In our weekly Post Your Face column, Dr. Robert Freund answers readers' cosmetic surgery questions, and shows them how they'd look if they underwent the enhancement. To post your own face, visit postyourface.com.

The Patient's Question:
Can we nuke the bump on my nose to make it more proportioned to my face?

The patient before and after the hypothetical surgery. Courtesy Photo


Dr. Freund's Answer: Although it is fun to use the computer to erase bumps and transform your nose, your concerns about proportions of your face are spot on.

Facial proportion refers to way that different areas of the face affect each other. For instance, if the nose is prominent, it may appear that the chin is weak. Conversely, a weak chin may make a normal nose appear too big! Another example of the importance of proportions can be seen when evaluating the overall shape of a face. For many (but not all) an oval face is more desirable than a round or rectangular face. But if you make the cheeks bigger on a rectangular face, the shape will appear oval, even though the dimensions haven't really changed.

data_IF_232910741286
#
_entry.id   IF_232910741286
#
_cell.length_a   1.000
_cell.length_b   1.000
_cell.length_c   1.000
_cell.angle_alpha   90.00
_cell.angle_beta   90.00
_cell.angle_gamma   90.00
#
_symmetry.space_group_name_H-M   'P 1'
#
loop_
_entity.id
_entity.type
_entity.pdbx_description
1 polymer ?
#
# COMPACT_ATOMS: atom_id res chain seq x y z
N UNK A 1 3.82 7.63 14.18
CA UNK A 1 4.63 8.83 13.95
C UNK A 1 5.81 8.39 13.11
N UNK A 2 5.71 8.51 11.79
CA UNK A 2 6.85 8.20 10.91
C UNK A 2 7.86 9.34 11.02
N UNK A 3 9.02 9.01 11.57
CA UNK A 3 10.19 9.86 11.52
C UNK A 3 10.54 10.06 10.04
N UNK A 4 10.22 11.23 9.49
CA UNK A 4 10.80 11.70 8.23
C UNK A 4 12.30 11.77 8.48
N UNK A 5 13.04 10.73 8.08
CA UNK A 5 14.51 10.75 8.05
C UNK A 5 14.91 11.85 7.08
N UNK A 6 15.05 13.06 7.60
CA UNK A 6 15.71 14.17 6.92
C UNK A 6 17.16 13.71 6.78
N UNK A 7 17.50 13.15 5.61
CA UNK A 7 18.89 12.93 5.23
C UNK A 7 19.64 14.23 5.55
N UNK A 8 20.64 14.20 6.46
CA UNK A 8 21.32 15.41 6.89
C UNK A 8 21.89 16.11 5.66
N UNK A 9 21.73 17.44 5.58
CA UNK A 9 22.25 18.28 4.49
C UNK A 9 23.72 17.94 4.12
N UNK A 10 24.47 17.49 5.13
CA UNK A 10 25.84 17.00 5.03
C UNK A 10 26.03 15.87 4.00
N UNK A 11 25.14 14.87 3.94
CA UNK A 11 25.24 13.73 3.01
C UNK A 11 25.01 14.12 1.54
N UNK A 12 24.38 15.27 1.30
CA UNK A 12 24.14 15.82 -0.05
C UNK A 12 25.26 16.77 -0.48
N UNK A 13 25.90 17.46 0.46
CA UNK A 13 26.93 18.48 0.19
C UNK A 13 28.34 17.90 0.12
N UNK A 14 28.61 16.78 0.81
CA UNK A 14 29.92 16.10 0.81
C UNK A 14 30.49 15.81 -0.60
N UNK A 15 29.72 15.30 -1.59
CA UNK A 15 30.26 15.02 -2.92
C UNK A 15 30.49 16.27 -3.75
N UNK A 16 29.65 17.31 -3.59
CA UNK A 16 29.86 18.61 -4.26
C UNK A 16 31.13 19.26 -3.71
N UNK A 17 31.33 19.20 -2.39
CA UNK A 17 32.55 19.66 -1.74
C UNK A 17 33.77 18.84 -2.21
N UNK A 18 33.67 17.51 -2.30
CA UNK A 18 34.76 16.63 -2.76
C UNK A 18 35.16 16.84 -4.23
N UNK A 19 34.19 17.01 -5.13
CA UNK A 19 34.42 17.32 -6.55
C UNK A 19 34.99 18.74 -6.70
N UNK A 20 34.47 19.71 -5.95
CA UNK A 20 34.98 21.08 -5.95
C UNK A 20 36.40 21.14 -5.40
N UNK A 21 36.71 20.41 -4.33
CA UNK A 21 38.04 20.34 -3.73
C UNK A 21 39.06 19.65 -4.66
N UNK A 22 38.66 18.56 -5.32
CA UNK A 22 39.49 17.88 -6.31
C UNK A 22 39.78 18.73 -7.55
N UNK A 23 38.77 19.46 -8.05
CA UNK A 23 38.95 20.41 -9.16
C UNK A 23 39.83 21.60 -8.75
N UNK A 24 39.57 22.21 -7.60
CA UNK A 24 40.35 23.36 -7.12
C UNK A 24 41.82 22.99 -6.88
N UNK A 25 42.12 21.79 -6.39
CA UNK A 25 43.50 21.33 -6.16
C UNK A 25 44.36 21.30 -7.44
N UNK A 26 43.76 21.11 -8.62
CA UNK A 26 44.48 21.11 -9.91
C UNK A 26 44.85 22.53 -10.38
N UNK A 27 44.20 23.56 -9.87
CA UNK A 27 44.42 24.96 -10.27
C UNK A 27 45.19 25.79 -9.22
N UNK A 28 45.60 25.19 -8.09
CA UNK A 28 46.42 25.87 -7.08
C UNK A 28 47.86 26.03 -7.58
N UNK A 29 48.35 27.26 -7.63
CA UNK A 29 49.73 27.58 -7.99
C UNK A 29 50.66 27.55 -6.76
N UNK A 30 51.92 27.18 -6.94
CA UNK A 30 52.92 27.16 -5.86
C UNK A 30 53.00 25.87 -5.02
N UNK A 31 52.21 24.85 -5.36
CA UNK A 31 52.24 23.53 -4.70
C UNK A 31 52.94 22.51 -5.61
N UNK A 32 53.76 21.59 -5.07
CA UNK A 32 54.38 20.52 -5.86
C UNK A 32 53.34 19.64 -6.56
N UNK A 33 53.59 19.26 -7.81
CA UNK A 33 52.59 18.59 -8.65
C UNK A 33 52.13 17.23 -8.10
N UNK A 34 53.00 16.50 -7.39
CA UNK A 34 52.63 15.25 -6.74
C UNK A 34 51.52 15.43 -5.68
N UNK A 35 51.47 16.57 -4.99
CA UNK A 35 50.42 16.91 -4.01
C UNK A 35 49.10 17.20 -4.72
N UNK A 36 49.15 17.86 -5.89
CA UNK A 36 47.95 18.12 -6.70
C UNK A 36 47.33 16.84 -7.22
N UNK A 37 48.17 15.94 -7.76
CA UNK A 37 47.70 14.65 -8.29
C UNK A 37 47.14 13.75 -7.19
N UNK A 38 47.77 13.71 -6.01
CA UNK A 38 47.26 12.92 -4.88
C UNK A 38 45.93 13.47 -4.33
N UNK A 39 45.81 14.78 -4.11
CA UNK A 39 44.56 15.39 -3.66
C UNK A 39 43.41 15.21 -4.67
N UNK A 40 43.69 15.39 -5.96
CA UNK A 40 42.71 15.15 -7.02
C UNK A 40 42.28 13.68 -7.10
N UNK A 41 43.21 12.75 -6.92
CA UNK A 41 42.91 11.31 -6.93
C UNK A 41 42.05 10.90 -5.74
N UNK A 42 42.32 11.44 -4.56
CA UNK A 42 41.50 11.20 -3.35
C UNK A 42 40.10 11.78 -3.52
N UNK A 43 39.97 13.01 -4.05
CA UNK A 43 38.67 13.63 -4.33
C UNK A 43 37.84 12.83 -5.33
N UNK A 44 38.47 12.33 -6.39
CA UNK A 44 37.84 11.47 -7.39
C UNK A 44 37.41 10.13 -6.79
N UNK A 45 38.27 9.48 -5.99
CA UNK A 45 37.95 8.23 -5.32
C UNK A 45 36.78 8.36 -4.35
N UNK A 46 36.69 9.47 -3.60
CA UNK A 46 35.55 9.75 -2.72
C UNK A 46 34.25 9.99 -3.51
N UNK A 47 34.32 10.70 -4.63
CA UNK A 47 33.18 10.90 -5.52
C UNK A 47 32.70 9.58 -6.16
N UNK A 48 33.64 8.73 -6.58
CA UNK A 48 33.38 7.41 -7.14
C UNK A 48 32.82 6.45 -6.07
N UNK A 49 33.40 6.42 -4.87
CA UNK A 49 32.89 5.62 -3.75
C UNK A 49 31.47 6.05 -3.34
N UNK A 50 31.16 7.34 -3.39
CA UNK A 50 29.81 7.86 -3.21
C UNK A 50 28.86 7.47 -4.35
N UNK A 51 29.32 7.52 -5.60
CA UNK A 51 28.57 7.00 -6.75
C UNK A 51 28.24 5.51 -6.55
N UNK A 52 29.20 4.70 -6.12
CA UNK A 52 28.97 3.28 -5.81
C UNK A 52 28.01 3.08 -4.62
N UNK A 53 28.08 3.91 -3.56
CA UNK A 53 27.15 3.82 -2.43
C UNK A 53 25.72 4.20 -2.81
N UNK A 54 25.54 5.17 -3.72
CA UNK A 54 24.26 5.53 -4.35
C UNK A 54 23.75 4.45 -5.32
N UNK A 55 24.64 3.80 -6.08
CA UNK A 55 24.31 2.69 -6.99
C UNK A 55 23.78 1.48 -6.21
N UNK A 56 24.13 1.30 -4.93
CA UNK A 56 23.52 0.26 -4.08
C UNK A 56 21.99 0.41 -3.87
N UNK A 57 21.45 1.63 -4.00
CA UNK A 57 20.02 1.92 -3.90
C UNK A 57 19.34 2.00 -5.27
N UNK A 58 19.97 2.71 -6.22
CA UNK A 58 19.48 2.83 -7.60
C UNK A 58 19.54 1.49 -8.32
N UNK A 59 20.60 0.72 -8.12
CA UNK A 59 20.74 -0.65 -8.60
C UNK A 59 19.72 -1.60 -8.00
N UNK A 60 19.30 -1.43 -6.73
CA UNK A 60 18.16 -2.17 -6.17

In your case, it's easy to make the bump on your nose less obvious. However, I think that improving the shape of your neck is key. As I mentioned above, by reducing the fat and creating a more defined neck, your nose will look better.

It's also relatively inexpensive and involves relatively little recovery time. The procedure to improve your neck can be as easy as a little liposuction ($3,000) or could involve a more complicated operation like a necklift ($6,500). Any good surgeon will determine the best procedure for you after peforming a thorough examination.

If you would like more information about these procedures or anything related to health and beauty, please refer to my book, "A More Beautiful You: Reverse Aging Through Skin Care, Plastic Surgery and Lifestyle Solutions."

The health or medical information in this article is for informational purposes only and is not intended to be used as a substitute for professional medical advice, diagnosis or treatment. Please consult your doctor or a qualified healthcare provider with any questions.